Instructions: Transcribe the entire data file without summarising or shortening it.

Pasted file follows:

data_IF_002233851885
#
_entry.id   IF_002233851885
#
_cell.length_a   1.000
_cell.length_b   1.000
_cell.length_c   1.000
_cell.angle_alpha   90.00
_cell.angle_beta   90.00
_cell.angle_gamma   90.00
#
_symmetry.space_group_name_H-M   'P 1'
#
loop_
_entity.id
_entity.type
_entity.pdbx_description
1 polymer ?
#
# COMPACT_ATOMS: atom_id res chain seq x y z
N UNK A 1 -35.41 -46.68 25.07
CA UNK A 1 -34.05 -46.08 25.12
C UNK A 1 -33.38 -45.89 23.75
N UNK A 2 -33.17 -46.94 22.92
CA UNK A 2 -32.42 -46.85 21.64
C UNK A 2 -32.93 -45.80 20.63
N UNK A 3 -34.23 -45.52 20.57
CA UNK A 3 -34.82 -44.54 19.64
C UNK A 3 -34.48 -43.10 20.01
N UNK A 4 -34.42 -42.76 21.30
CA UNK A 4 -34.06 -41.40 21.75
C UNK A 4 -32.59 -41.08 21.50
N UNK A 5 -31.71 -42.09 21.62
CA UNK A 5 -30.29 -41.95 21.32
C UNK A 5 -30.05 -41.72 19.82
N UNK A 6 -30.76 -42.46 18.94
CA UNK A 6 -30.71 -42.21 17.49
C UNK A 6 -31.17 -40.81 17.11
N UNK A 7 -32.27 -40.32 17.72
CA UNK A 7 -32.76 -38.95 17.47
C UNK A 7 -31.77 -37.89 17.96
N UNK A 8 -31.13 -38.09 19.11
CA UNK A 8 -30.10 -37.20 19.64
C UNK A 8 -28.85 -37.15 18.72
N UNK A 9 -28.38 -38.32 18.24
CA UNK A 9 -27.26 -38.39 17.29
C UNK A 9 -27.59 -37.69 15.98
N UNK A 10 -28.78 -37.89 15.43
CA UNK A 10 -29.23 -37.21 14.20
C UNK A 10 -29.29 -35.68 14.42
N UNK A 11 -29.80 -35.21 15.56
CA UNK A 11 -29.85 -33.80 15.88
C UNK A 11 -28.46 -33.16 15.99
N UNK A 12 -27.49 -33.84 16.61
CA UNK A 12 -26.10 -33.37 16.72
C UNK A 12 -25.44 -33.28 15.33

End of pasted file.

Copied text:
data_IF_002233851885
#
_entry.id   IF_002233851885
#
_cell.length_a   1.000
_cell.length_b   1.000
_cell.length_c   1.000
_cell.angle_alpha   90.00
_cell.angle_beta   90.00
_cell.angle_gamma   90.00
#
_symmetry.space_group_name_H-M   'P 1'
#
loop_
_entity.id
_entity.type
_entity.pdbx_description
1 polymer ?
#
# COMPACT_ATOMS: atom_id res chain seq x y z
N UNK A 1 -35.41 -46.68 25.07
CA UNK A 1 -34.05 -46.08 25.12
C UNK A 1 -33.38 -45.89 23.75
N UNK A 2 -33.17 -46.94 22.92
CA UNK A 2 -32.42 -46.85 21.64
C UNK A 2 -32.93 -45.80 20.63
N UNK A 3 -34.23 -45.52 20.57
CA UNK A 3 -34.82 -44.54 19.64
C UNK A 3 -34.48 -43.10 20.01
N UNK A 4 -34.42 -42.76 21.30
CA UNK A 4 -34.06 -41.40 21.75
C UNK A 4 -32.59 -41.08 21.50
N UNK A 5 -31.71 -42.09 21.62
CA UNK A 5 -30.29 -41.95 21.32
C UNK A 5 -30.05 -41.72 19.82
N UNK A 6 -30.76 -42.46 18.94
CA UNK A 6 -30.71 -42.21 17.49
C UNK A 6 -31.17 -40.81 17.11
N UNK A 7 -32.27 -40.32 17.72
CA UNK A 7 -32.76 -38.95 17.47
C UNK A 7 -31.77 -37.89 17.96
N UNK A 8 -31.13 -38.09 19.11
CA UNK A 8 -30.10 -37.20 19.64
C UNK A 8 -28.85 -37.15 18.72
N UNK A 9 -28.38 -38.32 18.24
CA UNK A 9 -27.26 -38.39 17.29
C UNK A 9 -27.59 -37.69 15.98
N UNK A 10 -28.78 -37.89 15.43
CA UNK A 10 -29.23 -37.21 14.20
C UNK A 10 -29.29 -35.68 14.42
N UNK A 11 -29.80 -35.21 15.56
CA UNK A 11 -29.85 -33.80 15.88
C UNK A 11 -28.46 -33.16 15.99
N UNK A 12 -27.49 -33.84 16.61
CA UNK A 12 -26.10 -33.37 16.72
C UNK A 12 -25.44 -33.28 15.33